Each credit reference agency weights the following slightly differently, but all of them will look at this information to decide whether to up your credit score:
Payment history: This is the single most important factor and one which, immediately after an IVA, will be most damaging to your rating. But every payment that you meet will gradually help you improve your score. Completing a credit agreement is another tick in the box, which is why occasional, small and short term use of credit can really make a difference in the months and years after an IVA.
Recent history: Taking out several credit applications in a short period of time, or making several credit checks, will lower your credit score. Try to time your purchases so that you don’t need lots of credit all at once. If you’re just looking at your options, make sure you only use sites and services that offer a ‘soft search’ – that is, sites that won’t affect your credit rating.
Length of credit
It takes time to build a good credit history. Having a long record of meeting your repayments matters, and whilst an IVA will effectively press reset on your credit record, the sooner you are able to start rebuilding that history, the better.
Use of available credit: Every credit and store card sets a credit limit. After an IVA, the credit limit you are given will be low but over time this should increase. Keep the amount of credit at 30%-50% (or less) of the total limit to give your ranking a boost.
Credit mix: Too much credit of the same type will be a problem. Four store cards may adversely affect your score, whilst four different types of credit, for example a student loan, a mortgage, a credit card and a car loan is likely to be a positive factor, providing you are managing to meet all you monthly payments and keep balances down.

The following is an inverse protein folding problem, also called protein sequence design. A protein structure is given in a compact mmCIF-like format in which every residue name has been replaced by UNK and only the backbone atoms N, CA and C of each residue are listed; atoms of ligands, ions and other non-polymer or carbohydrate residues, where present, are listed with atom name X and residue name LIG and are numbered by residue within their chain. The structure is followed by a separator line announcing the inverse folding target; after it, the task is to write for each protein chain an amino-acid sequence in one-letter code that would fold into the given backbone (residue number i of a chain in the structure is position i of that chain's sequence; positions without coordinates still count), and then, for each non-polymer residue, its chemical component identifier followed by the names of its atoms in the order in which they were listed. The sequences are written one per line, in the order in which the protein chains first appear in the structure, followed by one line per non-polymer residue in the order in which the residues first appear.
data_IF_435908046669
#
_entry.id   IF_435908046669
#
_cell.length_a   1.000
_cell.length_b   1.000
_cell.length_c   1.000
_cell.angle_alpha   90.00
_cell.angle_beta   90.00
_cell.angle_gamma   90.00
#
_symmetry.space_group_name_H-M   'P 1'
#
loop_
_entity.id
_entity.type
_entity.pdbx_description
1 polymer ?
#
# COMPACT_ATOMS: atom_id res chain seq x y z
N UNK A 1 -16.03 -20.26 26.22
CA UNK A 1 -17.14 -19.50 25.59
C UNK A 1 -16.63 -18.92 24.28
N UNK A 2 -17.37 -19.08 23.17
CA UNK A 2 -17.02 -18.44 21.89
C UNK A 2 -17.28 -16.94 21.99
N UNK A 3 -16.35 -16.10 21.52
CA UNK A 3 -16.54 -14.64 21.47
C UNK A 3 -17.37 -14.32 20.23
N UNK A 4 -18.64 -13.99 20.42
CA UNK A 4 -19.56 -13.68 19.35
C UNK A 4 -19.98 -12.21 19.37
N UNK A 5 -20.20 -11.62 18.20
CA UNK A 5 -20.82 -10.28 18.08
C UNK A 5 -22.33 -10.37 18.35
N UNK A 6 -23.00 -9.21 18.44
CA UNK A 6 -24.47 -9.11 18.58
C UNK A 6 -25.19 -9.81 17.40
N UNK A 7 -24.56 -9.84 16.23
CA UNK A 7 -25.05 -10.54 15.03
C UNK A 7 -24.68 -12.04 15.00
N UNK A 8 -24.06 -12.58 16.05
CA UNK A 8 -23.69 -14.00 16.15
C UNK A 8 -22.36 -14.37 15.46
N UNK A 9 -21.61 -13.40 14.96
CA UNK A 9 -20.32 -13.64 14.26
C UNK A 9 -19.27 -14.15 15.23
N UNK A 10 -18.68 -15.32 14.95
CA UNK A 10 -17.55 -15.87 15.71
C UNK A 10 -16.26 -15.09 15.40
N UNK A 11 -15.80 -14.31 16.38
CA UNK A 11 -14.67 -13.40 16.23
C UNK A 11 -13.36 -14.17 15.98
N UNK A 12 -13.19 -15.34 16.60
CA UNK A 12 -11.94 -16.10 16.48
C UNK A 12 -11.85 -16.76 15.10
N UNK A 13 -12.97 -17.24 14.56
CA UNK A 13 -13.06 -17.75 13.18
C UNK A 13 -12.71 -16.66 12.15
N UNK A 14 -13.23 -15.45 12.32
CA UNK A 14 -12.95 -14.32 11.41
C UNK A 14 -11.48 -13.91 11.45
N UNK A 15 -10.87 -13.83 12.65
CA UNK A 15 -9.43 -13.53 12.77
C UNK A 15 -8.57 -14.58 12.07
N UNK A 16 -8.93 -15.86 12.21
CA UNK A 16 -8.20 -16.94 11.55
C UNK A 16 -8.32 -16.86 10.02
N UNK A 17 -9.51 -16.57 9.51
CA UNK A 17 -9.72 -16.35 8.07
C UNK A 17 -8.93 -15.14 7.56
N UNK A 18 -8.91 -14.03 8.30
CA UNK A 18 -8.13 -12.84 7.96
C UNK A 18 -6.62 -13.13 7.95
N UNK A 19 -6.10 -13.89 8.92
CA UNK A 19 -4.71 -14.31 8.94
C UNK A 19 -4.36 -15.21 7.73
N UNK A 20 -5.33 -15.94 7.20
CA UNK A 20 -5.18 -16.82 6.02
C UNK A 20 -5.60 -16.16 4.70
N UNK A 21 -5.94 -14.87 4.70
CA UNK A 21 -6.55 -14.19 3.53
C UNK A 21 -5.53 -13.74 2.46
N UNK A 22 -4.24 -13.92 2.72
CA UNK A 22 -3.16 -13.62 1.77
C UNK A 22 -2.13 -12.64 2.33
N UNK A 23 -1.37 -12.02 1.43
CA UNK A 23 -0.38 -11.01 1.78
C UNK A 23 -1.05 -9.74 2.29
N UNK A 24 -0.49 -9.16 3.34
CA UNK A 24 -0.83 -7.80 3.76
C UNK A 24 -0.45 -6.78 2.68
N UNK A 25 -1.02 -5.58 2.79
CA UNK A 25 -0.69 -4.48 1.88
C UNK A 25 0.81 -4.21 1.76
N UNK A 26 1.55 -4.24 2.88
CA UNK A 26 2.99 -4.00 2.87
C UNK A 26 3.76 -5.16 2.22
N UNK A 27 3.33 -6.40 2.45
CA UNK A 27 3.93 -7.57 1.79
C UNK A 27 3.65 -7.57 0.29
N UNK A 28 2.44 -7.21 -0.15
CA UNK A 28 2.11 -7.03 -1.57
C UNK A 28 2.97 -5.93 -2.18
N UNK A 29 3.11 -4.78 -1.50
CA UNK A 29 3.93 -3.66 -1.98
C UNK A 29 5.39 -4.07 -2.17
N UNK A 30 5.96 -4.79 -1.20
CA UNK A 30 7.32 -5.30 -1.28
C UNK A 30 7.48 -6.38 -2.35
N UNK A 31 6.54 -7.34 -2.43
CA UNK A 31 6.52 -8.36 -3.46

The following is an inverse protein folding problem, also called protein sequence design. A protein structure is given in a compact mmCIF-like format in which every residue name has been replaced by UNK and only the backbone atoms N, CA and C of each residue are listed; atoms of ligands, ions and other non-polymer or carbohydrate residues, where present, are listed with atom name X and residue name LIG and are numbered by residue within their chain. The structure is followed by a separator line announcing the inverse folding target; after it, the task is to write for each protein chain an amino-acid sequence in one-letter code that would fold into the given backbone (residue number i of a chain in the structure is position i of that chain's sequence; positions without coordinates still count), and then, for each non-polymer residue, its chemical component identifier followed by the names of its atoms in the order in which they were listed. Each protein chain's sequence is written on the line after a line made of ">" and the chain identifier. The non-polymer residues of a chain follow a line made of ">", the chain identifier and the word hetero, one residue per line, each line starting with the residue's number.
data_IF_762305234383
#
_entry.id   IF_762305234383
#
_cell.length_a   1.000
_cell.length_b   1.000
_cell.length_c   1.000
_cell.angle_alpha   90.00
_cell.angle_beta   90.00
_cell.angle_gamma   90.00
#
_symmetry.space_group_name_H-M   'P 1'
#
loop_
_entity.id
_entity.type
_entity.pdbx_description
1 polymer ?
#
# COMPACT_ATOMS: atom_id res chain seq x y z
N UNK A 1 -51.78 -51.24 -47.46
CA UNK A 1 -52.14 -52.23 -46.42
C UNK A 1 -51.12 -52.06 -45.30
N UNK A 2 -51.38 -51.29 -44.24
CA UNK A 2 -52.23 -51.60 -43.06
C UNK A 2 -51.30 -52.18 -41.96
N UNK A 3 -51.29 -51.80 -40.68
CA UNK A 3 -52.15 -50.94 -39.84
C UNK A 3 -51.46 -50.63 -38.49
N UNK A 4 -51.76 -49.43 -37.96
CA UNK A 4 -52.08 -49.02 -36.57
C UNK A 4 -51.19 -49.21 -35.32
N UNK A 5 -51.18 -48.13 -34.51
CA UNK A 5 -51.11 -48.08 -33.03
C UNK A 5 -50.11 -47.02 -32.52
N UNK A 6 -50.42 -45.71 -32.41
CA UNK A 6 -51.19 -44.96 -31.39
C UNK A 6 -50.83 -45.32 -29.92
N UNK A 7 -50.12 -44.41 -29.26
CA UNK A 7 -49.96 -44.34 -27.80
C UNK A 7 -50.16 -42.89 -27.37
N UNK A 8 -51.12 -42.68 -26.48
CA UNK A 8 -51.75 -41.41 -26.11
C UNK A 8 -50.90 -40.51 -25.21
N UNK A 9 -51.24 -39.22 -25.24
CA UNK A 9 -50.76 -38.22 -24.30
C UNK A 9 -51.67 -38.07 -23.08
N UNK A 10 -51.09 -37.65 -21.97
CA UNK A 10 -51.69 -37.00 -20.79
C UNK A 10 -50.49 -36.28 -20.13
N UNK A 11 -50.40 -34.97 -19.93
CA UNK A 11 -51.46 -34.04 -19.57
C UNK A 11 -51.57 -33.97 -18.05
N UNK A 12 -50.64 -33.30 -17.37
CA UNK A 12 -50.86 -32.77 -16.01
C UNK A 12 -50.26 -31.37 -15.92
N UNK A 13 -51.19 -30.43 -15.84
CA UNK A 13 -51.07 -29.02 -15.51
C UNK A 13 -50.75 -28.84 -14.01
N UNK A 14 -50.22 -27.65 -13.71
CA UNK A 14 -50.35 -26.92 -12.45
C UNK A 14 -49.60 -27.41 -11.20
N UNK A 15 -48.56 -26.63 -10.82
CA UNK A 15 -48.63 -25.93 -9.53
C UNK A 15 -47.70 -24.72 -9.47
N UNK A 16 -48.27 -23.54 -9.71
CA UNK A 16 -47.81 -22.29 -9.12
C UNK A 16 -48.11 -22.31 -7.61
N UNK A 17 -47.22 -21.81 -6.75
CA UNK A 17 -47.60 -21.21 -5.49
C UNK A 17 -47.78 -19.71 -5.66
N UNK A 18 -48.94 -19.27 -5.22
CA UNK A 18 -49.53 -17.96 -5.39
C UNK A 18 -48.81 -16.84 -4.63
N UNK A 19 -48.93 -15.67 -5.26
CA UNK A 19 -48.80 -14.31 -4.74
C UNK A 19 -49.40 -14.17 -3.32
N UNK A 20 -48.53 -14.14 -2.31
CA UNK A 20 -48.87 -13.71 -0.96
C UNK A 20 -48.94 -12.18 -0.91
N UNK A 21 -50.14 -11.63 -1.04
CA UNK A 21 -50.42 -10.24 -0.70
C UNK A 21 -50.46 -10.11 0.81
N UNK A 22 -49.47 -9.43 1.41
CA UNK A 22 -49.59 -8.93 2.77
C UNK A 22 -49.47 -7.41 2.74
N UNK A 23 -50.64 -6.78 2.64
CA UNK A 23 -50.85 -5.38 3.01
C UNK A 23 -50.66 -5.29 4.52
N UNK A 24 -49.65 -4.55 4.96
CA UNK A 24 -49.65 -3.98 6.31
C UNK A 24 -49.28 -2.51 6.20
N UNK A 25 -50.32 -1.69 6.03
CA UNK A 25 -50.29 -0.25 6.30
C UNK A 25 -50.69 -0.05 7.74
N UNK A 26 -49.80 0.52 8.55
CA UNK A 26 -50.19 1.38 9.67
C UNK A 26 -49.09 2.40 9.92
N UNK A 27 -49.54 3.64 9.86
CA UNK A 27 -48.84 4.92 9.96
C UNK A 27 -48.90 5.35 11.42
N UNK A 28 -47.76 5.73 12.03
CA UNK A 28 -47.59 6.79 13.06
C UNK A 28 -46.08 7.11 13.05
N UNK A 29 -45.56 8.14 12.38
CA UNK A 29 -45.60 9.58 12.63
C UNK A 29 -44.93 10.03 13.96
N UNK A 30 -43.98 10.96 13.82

How to keep building your credit rating
Once you’ve been accepted for credit again, stick to these rules to ensure your debt doesn’t build and your rating doesn’t slip:
- Always meet your repayments
- Keep balances 30%-50% below total available credit limits
- If you can, pay off your credit card balance in full each month. That’s especially important in the period after completing an IVA as the interest you’ll pay on any outstanding balance will be high
- Always stay within your agreed credit limits
- Even if you have an agreed overdraft, aim not to us it as interest rates can be high
- Only maintain low, easily affordable amounts of credit at any one time
Escape debt for good
An IVA is the UK’s favourite way of managing debt problems but it’s not available in Scotland. Here, a protected trust deed is the equivalent to an IVA, although there are some differences between the two. Once complete, however, the route to improving your credit rating is exactly the same.
- Is An IVA Worth It?
- What If I Can’t Pay My IVA?
- Can I Get An IVA If I’m Self Employed?
- Rebuilding My Credit Rating After An IVA
- IVAs: What Will I Need To Show My Insolvency Practitioner?
- Who’s Most Likely to Need an IVA?
- How Much Does An IVA Cost?
- Can I Afford An IVA?
- IVAs – Can I Lose My Home?
- IVA And Trust Deeds | Whats The Difference?
- Apply For An IVA
- How Will My IVA Affect My Parents?
- An IVA Mythbuster
- Can An IVA Be Rejected?
Trust Deed Example
Example Unsecured Debts
|2||Credit card 1||£6,812|
Your Monthly Repayments Would Be
a Scottish Trust Deed £748
(total contractual repayments)
a Scottish Trust Deed £295
(total contractual repayments)
* Subject to creditor acceptance
* Payment subject to individual circumstances
* Credit rating may be affected
* Fees apply, subject to individual's circumstances. For more information on our fees click here